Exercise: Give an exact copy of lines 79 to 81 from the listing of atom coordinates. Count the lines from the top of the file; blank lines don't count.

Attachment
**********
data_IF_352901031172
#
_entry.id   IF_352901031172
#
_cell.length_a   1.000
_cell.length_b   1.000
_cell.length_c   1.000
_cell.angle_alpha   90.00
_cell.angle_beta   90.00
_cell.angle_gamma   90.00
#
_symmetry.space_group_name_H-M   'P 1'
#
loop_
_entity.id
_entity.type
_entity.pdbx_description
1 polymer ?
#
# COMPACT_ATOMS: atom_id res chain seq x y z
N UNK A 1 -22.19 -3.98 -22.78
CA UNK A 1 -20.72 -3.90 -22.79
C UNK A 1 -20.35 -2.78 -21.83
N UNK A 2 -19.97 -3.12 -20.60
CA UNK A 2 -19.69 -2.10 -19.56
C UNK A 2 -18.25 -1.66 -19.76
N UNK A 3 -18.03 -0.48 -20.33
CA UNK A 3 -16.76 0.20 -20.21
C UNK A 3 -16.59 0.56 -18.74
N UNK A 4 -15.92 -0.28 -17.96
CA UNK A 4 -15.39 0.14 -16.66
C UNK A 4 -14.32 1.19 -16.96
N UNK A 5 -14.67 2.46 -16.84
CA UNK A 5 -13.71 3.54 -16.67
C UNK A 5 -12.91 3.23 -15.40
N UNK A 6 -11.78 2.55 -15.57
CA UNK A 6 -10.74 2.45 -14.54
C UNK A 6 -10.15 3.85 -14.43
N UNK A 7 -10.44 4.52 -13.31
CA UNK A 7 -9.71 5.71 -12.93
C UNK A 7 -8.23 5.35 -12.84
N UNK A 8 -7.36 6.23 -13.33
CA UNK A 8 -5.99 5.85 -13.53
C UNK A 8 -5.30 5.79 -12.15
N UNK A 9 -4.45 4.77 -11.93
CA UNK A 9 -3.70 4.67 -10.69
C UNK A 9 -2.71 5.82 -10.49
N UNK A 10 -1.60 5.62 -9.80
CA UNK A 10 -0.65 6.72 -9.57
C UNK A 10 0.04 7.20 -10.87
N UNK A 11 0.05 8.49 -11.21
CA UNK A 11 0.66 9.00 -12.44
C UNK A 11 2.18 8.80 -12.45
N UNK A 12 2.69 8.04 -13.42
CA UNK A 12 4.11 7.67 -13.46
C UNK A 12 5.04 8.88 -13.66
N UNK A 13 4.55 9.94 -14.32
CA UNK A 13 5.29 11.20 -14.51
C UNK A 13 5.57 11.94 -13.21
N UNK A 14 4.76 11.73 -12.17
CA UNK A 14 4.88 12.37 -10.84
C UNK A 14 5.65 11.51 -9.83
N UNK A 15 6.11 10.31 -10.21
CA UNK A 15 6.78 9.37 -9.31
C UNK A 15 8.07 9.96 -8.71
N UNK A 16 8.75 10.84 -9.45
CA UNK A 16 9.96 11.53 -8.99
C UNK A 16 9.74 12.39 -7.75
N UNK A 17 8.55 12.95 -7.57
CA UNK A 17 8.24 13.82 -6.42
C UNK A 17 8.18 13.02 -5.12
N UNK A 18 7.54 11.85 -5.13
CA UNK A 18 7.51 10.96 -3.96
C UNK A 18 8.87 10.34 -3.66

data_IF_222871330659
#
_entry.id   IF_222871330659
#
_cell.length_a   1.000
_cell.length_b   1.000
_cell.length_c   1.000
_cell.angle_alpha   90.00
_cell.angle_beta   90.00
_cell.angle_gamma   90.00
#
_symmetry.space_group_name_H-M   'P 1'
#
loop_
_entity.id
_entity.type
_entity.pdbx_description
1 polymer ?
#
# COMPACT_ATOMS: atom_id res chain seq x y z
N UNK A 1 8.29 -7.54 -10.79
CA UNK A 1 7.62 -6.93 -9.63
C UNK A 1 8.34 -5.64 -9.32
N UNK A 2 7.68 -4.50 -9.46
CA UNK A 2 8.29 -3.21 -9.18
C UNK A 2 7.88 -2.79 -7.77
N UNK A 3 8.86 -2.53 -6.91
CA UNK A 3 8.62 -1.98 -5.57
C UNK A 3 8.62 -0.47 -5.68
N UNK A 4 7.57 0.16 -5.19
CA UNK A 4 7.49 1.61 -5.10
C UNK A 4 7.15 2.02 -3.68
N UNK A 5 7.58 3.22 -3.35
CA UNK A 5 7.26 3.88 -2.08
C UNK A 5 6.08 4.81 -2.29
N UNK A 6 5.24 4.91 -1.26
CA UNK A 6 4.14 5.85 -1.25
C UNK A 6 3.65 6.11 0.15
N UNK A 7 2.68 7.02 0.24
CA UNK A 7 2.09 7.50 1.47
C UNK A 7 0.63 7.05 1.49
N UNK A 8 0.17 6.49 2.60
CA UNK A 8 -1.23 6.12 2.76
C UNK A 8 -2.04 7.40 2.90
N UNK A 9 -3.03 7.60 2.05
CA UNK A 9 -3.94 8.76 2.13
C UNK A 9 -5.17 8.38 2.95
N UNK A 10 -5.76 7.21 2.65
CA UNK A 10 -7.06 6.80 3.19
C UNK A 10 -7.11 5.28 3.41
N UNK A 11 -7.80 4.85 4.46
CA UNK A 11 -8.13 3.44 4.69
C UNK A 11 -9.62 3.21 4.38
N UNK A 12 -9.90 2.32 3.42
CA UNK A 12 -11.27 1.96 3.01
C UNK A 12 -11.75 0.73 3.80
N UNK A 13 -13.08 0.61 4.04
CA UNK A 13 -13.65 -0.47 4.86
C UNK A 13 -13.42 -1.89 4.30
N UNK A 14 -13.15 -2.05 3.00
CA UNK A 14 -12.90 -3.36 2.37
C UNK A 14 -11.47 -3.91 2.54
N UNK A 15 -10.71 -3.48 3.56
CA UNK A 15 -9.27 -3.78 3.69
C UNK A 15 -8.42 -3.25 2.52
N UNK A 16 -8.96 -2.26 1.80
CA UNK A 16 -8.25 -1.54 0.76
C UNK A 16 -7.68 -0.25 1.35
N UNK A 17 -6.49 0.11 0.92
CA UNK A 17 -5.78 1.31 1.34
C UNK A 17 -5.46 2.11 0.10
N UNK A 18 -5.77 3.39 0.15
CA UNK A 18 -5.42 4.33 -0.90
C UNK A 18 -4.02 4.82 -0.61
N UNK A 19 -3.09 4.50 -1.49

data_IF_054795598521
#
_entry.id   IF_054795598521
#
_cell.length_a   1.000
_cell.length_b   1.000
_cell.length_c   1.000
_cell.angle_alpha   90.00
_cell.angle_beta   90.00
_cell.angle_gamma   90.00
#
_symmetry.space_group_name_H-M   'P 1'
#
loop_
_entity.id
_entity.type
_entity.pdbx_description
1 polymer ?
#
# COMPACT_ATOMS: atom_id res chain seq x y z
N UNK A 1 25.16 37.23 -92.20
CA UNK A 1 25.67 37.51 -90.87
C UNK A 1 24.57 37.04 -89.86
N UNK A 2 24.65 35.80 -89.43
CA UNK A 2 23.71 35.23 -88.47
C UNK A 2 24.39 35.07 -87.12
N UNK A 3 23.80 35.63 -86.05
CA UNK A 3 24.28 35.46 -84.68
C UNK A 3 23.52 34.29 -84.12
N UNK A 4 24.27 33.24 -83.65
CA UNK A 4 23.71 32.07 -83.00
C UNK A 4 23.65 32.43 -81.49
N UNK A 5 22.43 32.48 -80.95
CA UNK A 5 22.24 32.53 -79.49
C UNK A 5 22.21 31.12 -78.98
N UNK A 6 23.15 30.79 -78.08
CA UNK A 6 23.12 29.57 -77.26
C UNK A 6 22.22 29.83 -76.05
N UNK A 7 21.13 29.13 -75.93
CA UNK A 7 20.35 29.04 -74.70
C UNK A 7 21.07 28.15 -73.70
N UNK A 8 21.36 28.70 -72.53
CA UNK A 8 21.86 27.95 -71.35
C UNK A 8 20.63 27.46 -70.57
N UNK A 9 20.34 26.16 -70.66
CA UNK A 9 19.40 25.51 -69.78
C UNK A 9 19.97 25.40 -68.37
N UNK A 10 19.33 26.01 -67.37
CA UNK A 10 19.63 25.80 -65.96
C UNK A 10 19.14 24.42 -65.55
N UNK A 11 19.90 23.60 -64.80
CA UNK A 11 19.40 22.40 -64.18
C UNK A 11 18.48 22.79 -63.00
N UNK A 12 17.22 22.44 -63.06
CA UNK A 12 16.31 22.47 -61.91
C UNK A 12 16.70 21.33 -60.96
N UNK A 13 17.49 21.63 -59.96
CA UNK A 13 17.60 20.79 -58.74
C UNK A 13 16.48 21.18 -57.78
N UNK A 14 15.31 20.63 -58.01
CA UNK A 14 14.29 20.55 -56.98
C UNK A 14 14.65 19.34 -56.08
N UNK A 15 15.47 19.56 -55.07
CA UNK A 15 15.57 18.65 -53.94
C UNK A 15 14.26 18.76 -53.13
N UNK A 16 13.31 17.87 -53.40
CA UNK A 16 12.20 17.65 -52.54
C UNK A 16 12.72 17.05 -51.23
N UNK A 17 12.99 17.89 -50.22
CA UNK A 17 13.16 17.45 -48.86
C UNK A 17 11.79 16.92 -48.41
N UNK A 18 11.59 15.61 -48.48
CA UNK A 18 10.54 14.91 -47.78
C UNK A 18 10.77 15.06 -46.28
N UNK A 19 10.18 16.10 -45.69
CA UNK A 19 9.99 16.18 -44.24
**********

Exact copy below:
_cell.length_a   1.000
_cell.length_b   1.000
_cell.length_c   1.000